Millions of Americans are itching to buy lottery tickets this weekend, seeing the Mega Millions jackpot just shy of a billion dollars and the Powerball at $750 million, either of which would be among the 15 richest jackpots ever won in the U.S.

But does either lottery offer positive expected value for the customer? Is the average return greater than the $2 the ticket costs?

Short answer: Unless sales are stunningly low, absolutely not.

This question, and the possible answers to it, were the subject of a feature article on *Lottery Geeks* this week, with the headline “Can A Jackpot Grow So Enormous That The Lottery Becomes A ‘+EV’ Play?”

The mathematicians surveyed all agreed that it was possible, and one even believed it had happened at least once recently.

After reading the article, one of those math experts was compelled to consider the problem with renewed focus and devise a formula that could best approximate where the +EV point lies.

### The equation

USC Professor of Mathematics Ken Alexander shared his calculations with *Lottery Geeks*. (If math makes your head hurt, just scroll down to the bottom.) According to Alexander:

To figure (approximately) the necessary jackpot size to make a positive EV, you need these inputs:

N = number of possible entries (choices of the 6 numbers, around 300 million for Powerball or Mega Millions)

S = number of tickets sold for the drawing (varies from 10-170 million for Powerball, from data I saw; bigger when jackpot is large but more often toward the low end)

c = “coverage” = S/N (the above variation in S makes c vary from .03 – .56)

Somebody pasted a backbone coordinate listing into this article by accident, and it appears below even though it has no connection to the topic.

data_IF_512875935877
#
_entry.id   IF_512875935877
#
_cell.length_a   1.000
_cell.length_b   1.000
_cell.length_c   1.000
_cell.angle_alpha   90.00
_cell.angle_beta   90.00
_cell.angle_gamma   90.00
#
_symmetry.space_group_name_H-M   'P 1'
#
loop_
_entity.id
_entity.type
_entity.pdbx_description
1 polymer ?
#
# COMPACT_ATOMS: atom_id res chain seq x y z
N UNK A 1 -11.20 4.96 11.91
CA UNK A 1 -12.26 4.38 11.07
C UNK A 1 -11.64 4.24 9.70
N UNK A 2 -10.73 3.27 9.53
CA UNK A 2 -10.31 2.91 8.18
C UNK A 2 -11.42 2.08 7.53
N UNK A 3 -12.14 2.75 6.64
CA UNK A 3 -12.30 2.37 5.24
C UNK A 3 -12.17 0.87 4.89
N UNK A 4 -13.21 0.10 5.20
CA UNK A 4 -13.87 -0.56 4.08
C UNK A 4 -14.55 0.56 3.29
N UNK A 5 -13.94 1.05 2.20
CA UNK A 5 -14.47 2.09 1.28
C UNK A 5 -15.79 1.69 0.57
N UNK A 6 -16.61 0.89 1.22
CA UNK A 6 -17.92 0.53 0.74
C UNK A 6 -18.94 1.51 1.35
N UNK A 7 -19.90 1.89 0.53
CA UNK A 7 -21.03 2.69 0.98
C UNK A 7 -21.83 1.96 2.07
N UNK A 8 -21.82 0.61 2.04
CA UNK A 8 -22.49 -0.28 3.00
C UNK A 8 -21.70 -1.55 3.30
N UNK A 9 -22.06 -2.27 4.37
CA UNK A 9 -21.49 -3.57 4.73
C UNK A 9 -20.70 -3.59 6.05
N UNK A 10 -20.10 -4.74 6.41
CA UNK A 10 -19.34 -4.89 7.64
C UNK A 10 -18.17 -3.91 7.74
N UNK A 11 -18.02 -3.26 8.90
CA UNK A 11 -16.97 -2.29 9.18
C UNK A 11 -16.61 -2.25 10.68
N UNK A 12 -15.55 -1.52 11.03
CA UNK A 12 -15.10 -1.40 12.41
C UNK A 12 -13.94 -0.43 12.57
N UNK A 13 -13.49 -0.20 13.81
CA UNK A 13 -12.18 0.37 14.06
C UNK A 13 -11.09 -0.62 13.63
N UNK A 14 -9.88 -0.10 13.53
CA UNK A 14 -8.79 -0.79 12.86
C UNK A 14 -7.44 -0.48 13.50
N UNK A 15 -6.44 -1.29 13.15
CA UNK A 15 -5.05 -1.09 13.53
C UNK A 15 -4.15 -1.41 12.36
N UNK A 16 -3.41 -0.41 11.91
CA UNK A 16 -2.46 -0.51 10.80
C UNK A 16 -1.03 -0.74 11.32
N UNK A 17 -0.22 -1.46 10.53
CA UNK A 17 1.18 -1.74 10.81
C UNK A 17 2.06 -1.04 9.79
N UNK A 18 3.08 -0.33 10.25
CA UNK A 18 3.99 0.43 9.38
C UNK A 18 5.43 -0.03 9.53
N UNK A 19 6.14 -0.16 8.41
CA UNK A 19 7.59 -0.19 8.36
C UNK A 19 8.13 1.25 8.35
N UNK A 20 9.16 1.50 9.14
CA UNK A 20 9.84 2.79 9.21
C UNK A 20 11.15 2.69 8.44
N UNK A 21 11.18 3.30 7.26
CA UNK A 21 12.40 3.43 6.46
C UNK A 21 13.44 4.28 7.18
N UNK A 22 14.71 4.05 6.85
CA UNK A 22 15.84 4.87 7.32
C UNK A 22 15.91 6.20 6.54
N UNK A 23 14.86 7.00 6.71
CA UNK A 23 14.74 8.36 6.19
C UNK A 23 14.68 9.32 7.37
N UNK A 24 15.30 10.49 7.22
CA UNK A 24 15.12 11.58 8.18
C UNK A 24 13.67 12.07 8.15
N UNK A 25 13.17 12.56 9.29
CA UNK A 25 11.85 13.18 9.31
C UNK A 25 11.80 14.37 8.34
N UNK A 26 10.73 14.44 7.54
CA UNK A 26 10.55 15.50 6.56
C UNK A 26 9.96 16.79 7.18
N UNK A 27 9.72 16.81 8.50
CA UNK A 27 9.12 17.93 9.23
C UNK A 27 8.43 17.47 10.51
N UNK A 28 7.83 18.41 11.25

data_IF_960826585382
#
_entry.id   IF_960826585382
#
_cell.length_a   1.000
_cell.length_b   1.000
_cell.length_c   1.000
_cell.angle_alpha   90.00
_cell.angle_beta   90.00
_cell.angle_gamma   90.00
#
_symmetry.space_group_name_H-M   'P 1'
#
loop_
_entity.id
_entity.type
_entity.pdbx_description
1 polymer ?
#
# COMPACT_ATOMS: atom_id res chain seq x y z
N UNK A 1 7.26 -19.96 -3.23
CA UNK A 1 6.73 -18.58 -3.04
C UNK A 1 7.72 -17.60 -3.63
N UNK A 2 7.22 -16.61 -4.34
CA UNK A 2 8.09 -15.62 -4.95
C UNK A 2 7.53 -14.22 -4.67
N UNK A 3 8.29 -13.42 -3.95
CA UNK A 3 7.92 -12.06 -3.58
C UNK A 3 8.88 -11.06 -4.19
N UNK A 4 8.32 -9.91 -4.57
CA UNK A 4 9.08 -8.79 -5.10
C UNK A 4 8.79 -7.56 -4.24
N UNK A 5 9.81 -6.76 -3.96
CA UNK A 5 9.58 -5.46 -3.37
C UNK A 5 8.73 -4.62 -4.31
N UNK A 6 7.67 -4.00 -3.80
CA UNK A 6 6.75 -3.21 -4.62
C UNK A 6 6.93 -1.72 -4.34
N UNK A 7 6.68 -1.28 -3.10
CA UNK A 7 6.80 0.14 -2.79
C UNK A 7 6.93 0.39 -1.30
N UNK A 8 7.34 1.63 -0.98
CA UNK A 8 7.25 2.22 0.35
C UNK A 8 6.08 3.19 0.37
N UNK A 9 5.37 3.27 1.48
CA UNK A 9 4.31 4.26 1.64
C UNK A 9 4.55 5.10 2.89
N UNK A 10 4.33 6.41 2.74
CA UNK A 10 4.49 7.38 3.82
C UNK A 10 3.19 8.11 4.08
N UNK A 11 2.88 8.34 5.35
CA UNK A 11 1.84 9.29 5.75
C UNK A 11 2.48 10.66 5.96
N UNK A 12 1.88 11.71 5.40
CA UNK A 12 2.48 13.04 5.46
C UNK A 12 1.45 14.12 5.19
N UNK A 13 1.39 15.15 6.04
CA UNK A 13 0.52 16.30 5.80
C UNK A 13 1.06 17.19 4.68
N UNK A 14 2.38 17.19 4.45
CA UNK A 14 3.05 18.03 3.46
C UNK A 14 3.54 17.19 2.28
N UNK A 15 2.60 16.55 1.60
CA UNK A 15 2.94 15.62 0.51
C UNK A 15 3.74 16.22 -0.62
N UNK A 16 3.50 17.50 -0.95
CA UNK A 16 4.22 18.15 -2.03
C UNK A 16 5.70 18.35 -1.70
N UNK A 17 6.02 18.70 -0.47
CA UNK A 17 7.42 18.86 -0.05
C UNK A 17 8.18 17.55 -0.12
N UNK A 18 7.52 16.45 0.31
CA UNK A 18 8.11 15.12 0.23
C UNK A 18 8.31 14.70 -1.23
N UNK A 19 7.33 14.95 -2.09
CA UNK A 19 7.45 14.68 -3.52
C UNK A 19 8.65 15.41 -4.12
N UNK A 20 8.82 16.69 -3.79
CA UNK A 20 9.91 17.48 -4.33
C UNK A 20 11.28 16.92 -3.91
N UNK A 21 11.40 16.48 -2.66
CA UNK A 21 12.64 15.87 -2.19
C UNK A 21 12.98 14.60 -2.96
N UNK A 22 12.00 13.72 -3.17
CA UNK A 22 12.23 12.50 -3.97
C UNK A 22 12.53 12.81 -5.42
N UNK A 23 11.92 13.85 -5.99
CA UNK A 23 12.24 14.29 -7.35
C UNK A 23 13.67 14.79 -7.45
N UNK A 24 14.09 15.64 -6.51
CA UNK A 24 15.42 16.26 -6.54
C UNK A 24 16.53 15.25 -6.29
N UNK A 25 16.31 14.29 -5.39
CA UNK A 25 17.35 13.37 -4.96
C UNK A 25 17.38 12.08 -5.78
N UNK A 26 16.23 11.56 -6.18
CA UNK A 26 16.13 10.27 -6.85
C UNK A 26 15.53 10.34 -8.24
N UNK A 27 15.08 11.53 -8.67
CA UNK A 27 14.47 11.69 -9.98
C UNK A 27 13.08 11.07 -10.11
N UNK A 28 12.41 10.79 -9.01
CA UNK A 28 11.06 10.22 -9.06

E = expected fraction of the jackpot that’s yours if you win (less than 1 due to possible sharing — an approximate formula is E = 1 – c/2 + (c^2)/6)

L = fraction you get of the full jackpot when you take a lump sum (currently about .52 it appears — it varies with interest rates)

T = fraction paid as income tax (about .37 federal, plus state, so .50 or so in CA)

J = jackpot

Then the expected value when buying a ticket for $2 is approximately

(J x L x E x (1-T) x 1/N) – 2.

This is positive if

J > 2N / [L x E x (1-T)].

If I plug in N = 300 million, c = .56 (making E about .77), L = .52, and T = .5, I get about $3 billion as the necessary jackpot to get a positive expected value.

### The takeaway

Daunting, right? Well, Alexander offers the caveat that “if you live in a state with no income tax then it’s ‘only’ about $2.2 billion necessary.”

The all-time U.S. jackpot record is $2.04 billion, so using Alexander’s calculations, and assuming potential winners live in states that charge income tax, either Powerball or Mega Millions has only ever gotten about two-thirds of the way to the theoretical +EV point.

But if one of these jackpots can keep rolling over for a few more months …